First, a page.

Attorneys for 'Making a Murderer' Subject Brendan Dassey Ask for Pardon or Commutation - NBC 6 South Florida

Attorneys for 'Making a Murderer' Subject Brendan Dassey Ask for Pardon or Commutation

Dassey is currently serving a life sentence after being convicted of first-degree homicide, second-degree sexual assault and mutilation of a corpse following the 2005 murder of photographer Teresa Halbach

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    NEWSLETTERS

    'Making a Murderer': Attorneys for Dassey Ask for Clemency

    Attorneys for "Making a Murderer" subject Brendan Dassey have filed a petition for clemency in his case, asking the governor of Wisconsin to pardon or commute his sentence "on the basis of actual innocence and his extreme sentence." NBC 5’s Lauren Petty has the details.

    (Published Wednesday, Oct. 2, 2019)

    NOTE: Attorneys for Dassey are expected to speak live in Madison about the clemency effort. Watch live in the player above. 

    Attorneys for "Making a Murderer" subject Brendan Dassey have filed a petition for clemency in his case, asking the governor of Wisconsin to pardon or commute his sentence "on the basis of actual innocence and his extreme sentence." 

    (Read the full petition below)

    Dassey is currently serving a life sentence after being convicted of first-degree homicide, second-degree sexual assault and mutilation of a corpse following the 2005 murder of photographer Teresa Halbach. His uncle, Steven Avery, is also serving a life sentence for the crime.

    Attorneys Laura Nirider and Steven Drizin with the Center on Wrongful Convictions at Northwestern University argued Dassey was a 16-year-old high school "special education student with no criminal history" at the time of his confession to the crime. He has an IQ of 74, and a speech-language function in the bottom percentile, they said. 

    "After undergoing four police interrogations in 48 hours, he found himself charged with involvement in one of the highest-profile homicides in Wisconsin history – and, subsequently, sentenced to life in prison – based on a videotaped confession about which state and federal judges, national police authorities, prosecutorial groups, and psychological experts have since expressed the gravest doubts," they wrote in their petition. "Indeed, his confession is disproven by the physical evidence found at the crime scene, including DNA. The confession is also marked by Brendan’s utter inability to describe accurately the method by which Ms. Halbach had been killed until he was told by police that she had been shot in the head. And it is punctuated by Brendan’s staggeringly guileless requests to go back to school even after agreeing to confess to murder." 

    The petition to Gov. Tony Evers is the latest attempt at clearing Dassey in the case, which was profiled on the Netflix docu-series "Making a Murderer."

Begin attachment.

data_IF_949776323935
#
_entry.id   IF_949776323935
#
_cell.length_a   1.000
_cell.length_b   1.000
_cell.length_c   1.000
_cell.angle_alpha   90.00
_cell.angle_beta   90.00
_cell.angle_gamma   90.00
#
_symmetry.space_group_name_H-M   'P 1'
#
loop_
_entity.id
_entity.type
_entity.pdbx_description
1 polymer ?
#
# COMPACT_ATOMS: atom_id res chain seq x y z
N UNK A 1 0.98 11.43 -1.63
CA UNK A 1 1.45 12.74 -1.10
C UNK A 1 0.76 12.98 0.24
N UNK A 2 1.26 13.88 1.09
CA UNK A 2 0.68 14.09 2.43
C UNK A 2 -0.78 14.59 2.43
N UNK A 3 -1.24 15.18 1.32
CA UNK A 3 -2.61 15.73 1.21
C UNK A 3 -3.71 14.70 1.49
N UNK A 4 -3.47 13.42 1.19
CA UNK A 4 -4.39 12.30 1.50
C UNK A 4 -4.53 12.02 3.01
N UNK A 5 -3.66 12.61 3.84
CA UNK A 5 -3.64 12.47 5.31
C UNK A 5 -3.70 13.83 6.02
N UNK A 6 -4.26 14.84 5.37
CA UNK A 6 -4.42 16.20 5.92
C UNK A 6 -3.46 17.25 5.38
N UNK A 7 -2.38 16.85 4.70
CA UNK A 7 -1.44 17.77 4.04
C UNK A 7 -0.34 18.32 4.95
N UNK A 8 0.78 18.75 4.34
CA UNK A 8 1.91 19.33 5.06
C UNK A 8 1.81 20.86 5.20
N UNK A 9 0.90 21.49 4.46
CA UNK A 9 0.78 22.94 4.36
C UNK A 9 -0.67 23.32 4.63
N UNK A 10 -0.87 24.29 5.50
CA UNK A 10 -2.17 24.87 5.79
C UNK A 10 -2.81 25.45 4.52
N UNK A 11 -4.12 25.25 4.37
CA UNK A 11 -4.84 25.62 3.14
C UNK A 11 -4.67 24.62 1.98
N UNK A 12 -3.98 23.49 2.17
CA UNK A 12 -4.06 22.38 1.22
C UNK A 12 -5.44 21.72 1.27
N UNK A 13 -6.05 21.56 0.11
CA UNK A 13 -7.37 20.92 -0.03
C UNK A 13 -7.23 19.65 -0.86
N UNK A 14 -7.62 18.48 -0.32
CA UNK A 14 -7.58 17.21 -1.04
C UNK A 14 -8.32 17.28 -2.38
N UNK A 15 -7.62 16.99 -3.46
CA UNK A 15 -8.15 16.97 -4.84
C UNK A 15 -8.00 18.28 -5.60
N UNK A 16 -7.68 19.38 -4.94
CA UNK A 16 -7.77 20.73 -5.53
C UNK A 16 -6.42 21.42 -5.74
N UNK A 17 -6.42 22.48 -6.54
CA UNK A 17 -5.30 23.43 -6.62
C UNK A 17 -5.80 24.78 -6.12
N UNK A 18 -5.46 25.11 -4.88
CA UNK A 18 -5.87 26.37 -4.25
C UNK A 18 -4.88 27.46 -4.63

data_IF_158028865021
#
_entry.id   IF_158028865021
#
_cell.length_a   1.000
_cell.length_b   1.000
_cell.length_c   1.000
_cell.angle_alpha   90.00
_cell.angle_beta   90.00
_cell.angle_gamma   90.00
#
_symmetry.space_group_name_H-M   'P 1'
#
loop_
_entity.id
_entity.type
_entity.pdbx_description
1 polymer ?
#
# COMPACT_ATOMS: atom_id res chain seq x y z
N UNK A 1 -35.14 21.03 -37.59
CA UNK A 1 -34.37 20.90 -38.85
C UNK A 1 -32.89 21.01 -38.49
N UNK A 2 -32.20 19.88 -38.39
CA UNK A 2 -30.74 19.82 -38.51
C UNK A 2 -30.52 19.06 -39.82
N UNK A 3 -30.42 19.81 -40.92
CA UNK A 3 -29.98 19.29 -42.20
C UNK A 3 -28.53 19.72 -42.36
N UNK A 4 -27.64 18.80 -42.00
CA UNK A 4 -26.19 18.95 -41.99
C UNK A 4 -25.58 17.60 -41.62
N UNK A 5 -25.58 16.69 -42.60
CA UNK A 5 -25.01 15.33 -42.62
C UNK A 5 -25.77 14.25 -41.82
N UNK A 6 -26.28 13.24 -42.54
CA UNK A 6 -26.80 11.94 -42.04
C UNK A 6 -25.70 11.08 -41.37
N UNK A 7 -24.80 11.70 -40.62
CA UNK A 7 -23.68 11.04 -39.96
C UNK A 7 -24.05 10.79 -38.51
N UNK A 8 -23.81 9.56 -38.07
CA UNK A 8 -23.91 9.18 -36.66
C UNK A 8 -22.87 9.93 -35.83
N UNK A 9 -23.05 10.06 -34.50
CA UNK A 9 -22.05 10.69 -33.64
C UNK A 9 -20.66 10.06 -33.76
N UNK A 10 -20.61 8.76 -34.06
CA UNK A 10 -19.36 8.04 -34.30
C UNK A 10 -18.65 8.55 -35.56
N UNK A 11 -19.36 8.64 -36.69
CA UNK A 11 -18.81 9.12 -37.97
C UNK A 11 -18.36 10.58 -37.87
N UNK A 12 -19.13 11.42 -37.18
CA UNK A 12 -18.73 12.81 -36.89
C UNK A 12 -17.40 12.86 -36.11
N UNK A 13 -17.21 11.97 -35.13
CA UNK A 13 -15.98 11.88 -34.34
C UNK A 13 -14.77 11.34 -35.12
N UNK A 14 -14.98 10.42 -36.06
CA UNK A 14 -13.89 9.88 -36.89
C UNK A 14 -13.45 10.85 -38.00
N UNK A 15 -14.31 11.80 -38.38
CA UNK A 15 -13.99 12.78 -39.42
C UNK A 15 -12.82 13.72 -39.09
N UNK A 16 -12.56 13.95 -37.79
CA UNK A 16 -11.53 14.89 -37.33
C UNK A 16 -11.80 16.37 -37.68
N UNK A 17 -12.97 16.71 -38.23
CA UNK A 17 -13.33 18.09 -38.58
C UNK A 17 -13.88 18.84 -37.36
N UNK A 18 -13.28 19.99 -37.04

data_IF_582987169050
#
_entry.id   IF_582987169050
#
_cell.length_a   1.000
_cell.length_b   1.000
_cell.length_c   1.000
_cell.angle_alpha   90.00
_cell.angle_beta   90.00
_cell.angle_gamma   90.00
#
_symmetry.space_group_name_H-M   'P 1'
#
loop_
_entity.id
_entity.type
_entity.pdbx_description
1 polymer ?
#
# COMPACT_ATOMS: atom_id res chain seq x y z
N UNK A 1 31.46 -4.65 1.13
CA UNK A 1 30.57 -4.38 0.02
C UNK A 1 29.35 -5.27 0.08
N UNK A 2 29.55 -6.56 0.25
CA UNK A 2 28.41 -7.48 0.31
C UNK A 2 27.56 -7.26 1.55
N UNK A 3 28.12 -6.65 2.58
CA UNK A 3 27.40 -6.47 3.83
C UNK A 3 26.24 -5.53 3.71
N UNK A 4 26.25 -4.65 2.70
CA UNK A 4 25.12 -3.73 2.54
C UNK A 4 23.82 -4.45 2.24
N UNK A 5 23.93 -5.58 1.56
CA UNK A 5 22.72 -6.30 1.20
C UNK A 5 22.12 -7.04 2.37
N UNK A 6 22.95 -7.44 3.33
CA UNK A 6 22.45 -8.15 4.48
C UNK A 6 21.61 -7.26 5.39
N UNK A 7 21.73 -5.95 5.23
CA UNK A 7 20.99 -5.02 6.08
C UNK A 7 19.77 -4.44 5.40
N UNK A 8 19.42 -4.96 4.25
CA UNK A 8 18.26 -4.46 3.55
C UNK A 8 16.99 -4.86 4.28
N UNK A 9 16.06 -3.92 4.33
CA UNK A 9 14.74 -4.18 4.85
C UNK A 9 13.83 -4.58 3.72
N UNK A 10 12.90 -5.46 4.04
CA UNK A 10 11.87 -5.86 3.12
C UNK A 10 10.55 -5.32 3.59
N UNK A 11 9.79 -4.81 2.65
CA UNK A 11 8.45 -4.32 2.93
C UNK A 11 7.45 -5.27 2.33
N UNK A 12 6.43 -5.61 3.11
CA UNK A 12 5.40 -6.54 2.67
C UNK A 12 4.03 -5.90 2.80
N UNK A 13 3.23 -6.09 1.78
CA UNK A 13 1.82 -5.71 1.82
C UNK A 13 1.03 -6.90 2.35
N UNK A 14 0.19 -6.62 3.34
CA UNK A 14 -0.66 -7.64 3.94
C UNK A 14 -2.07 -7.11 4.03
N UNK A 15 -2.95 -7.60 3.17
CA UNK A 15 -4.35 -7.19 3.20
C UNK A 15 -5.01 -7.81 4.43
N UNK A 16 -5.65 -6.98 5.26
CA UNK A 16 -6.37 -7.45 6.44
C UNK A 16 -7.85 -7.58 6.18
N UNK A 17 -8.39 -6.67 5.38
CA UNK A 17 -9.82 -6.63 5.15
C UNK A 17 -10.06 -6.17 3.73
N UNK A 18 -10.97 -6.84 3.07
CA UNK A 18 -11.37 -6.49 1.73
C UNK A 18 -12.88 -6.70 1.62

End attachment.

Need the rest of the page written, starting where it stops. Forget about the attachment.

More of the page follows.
The series followed Avery and Dassey as they try to overturn their convictions. Avery had argued that his conviction was based on planted evidence and false testimony.

    The series spawned conjecture about the pair's innocence, but those who worked on the cases accused the filmmakers of leaving out key pieces of evidence and presenting a biased view of what happened.

    Previously, a federal judge in Milwaukee overturned Dassey's conviction, but several legal proceedings later, an appeals court kept Dassey behind bars and the Supreme Court declined to weigh in on the controversial case. 

    "Like no other case in this State, and indeed few around the globe, the case of Brendan Dassey cries out for relief. Seeking clemency from the Governor is now one of the last remaining legal options available to him," the 26-page  petition filed Wednesday reads.

    In a press conference Wednesday, attorneys, joined by a large group of experts and advocates, described the many issues they saw in Dassey's confession.

    "From the first interrogation through the last these investigators told Brendan they were not cops - they were more like father figures or friends," Drizin said. "They threatened him by telling him that the district attorney’s office was ready to charge him with a crime or a cover-up of a crime."

    They argued the confession was coerced. 

    "He actually believed that he would be set free if he just told police what they wanted to hear," Drizin said, adding "true confessors don’t need help with their narratives." 

    Earlier this year, Avery won a motion to appeal his case and have it re-examined by a Wisconsin court. 

    Since then, a reward has been offered for information on the case and a convicted murderer behind bars wrote a handwritten confession (read it here) that attorneys believe was simply an attempt to get money. 

    Both Avery and Dassey are still fighting for freedom.